Heidelberg's (Kennesaw, GA) Printmaster QM 46 prints sheet sizes up to 13⅜ × 18⅛ inches, on stocks ranging from onionskin to paperboard, at up to 10,000 iph. It is available in one- or two-color models. In addition to its Autoplate on-the-fly register adjustments, the QM 46 features programmable controls, laser-slit ink keys, automated blanket washup and bearer-to-bearer pressure.
New features on the Printmaster GTO 52 include ClassicCenter console and Baldwin blanket-washing device. The console offers remote-control CPC ink fountain and remote register control, and can accept CIP3 information for presetting ink keys and storing up to 50 jobs.
The Speedmaster SM 52 prints on sheet sizes ranging from No. 10 envelopes to 14 × 20 inches with thicknesses from tissue paper to 16-pt. paperboard. It prints 15,000 iph and can automatically change to a perfecting press in one minute. Both metal and polyester plates are accepted by the Autoplate system. The 18-roller ink train has an 8.5 to 1 storage ratio for heavy-coverage jobs. A “short-path inking mode” feature, accessible from the console, makes the ink train separate the last eight rollers, making the ink train smaller. A retractable inline coating unit with Drystar dryer immediately dries the job, allowing for instant finishing.
Heidelberg's Quickmaster DI 46-4 targets jobs ranging from 200 to 5,000 copies and has a rated speed of 10,000 sheets per hour. The 13⅜ × 18⅛-inch-format press prints four-color jobs using waterless offset inks. It can also print on preprinted and prefinished materials, such as envelopes. All functions can be operated from the central control console, reportedly enabling a job to go from imaging to the sheet in less than 10 minutes.
The Lithrone 20 press from Komori (Rolling Meadows, IL) can print from postcard-size to 143/16 × 20½-inch sheets, and on ultra-thin and heavy-carton stock and even on plastic substrates, at a rated speed of 13,000 sheets per hour. The press can be ordered with up to six units for multicolor printing. A high-performance inking system reportedly provides on-press, one-shot color matching for shorter makereadies. Other features include semi-automatic platechangers, an automated pre-inking and de-inking system, and blanket and roller washers. All semi-automatic and fully automated features are controlled from an integrated operator console that features a touchscreen panel. An inline coating system is optional.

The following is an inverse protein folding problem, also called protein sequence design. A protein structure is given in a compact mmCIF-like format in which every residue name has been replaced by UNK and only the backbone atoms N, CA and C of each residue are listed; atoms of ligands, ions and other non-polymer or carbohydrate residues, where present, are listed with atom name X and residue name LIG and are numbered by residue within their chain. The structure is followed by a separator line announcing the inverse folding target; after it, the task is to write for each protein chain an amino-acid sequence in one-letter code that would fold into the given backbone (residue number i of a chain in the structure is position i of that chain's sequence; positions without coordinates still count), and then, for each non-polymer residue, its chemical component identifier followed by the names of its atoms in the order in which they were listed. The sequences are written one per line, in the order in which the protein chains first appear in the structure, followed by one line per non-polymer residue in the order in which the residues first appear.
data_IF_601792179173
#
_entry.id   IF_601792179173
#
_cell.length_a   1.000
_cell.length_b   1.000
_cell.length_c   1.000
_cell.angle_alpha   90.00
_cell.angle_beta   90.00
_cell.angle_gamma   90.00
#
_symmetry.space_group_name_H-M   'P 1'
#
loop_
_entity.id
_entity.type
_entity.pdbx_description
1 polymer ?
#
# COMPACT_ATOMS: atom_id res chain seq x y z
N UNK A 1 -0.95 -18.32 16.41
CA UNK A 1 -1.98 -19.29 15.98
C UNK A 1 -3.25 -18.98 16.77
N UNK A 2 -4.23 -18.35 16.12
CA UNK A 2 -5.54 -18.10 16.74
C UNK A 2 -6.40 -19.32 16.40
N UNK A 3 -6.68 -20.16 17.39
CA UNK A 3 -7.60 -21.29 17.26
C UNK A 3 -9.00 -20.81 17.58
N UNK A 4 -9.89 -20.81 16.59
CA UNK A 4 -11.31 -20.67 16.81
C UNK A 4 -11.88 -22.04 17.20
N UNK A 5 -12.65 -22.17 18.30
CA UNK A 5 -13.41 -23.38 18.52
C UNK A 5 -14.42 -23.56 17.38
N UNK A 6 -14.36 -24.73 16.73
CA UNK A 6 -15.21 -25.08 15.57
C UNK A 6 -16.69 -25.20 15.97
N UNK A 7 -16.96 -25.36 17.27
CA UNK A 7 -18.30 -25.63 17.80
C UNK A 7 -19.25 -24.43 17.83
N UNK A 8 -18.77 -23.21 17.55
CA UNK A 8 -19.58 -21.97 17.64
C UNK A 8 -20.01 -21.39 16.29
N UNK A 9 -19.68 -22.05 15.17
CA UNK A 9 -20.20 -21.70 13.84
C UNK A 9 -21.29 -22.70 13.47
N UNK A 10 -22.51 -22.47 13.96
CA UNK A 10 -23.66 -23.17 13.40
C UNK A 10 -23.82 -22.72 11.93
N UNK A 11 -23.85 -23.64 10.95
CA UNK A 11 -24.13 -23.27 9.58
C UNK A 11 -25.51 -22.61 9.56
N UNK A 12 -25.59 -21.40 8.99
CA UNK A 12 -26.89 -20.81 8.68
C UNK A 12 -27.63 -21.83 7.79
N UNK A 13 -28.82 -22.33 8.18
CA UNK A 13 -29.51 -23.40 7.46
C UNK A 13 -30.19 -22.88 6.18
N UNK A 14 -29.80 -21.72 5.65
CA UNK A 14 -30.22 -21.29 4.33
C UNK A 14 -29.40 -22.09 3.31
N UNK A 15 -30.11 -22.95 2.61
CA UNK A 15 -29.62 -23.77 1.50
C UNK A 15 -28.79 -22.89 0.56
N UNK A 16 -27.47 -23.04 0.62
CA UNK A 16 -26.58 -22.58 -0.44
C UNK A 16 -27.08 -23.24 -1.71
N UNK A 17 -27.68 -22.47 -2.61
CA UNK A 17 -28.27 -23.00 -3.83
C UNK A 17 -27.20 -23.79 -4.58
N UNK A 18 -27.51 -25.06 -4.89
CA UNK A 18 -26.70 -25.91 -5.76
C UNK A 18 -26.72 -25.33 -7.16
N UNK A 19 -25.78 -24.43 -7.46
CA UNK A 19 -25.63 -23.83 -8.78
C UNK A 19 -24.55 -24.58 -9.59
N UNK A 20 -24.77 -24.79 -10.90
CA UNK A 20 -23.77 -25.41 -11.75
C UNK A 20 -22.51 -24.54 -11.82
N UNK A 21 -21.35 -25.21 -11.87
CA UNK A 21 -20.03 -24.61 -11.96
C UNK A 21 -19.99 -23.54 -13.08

Shinohara's (Elk Grove Village, IL) 52 series, two-, four- and five-color, small-format presses feature blanket and roller washers, console control for on-the-fly plate cocking, and semi-automatic platechangers. Rated speed is 12,000 iph. This series has multicolor perfecting capabilities and accepts CIP3 information. The Shinohara color-control station is available for each press, but does not come standard. An inline aqueous-coating unit is only available for models with four or more colors.
Hamada of America (Brea, CA) offers the Impulse 452P, a 20-inch, four-color press with convertible perfecting, and the H234A, a two-tower upgrade of its H234 model press. The Impulse has a maximum production speed of 13,000 iph — 12,000 iph with perfecting. The H234A is rated at 10,000 iph. Both models feature what is said to be an easy plate-setting system, continuous dampening and running register.
Sakurai (Schaumburg, IL) offers the 458 series of four-color presses, which can run four-up 8½ × 11-inch sheets or two-up 11 × 17-inch sheets with bleeds. The 458 series has a maximum sheet size of 18⅛ × 22¼ inches, reportedly giving it a productivity edge over similarly priced 14 × 20-inch presses. Sakurai's 26-inch 466 SIP perfector press includes the same features as the 458 series, as well as automatic settings, including sheet-size presets, an ultrasonic double-sheet detector and a color console with an optional CIP4-compatible interface.